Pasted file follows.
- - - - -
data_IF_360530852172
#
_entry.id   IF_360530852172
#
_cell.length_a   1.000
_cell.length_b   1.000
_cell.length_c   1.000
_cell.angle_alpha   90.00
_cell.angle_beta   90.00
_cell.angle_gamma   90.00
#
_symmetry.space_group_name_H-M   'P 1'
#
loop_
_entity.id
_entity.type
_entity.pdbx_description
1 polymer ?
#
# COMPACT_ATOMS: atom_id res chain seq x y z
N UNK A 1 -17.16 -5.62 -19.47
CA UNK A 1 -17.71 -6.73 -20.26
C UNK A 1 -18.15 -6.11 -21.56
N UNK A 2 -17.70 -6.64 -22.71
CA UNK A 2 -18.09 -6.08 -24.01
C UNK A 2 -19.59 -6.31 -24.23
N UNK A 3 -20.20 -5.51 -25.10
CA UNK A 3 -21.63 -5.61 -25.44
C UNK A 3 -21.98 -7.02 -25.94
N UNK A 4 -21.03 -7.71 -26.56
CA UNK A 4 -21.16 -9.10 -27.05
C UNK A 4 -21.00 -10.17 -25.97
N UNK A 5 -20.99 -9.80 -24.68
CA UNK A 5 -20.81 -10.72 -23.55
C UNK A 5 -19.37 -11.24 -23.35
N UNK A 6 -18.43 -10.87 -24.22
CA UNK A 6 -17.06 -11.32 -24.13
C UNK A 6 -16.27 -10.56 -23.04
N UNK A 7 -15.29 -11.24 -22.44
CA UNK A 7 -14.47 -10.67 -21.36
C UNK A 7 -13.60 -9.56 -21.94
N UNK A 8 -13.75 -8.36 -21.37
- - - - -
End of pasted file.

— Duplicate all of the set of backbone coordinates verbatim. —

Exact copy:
data_IF_360530852172
#
_entry.id   IF_360530852172
#
_cell.length_a   1.000
_cell.length_b   1.000
_cell.length_c   1.000
_cell.angle_alpha   90.00
_cell.angle_beta   90.00
_cell.angle_gamma   90.00
#
_symmetry.space_group_name_H-M   'P 1'
#
loop_
_entity.id
_entity.type
_entity.pdbx_description
1 polymer ?
#
# COMPACT_ATOMS: atom_id res chain seq x y z
N UNK A 1 -17.16 -5.62 -19.47
CA UNK A 1 -17.71 -6.73 -20.26
C UNK A 1 -18.15 -6.11 -21.56
N UNK A 2 -17.70 -6.64 -22.71
CA UNK A 2 -18.09 -6.08 -24.01
C UNK A 2 -19.59 -6.31 -24.23
N UNK A 3 -20.20 -5.51 -25.10
CA UNK A 3 -21.63 -5.61 -25.44
C UNK A 3 -21.98 -7.02 -25.94
N UNK A 4 -21.03 -7.71 -26.56
CA UNK A 4 -21.16 -9.10 -27.05
C UNK A 4 -21.00 -10.17 -25.97
N UNK A 5 -20.99 -9.80 -24.68
CA UNK A 5 -20.81 -10.72 -23.55
C UNK A 5 -19.37 -11.24 -23.35
N UNK A 6 -18.43 -10.87 -24.22
CA UNK A 6 -17.06 -11.32 -24.13
C UNK A 6 -16.27 -10.56 -23.04
N UNK A 7 -15.29 -11.24 -22.44
CA UNK A 7 -14.47 -10.67 -21.36
C UNK A 7 -13.60 -9.56 -21.94
N UNK A 8 -13.75 -8.36 -21.37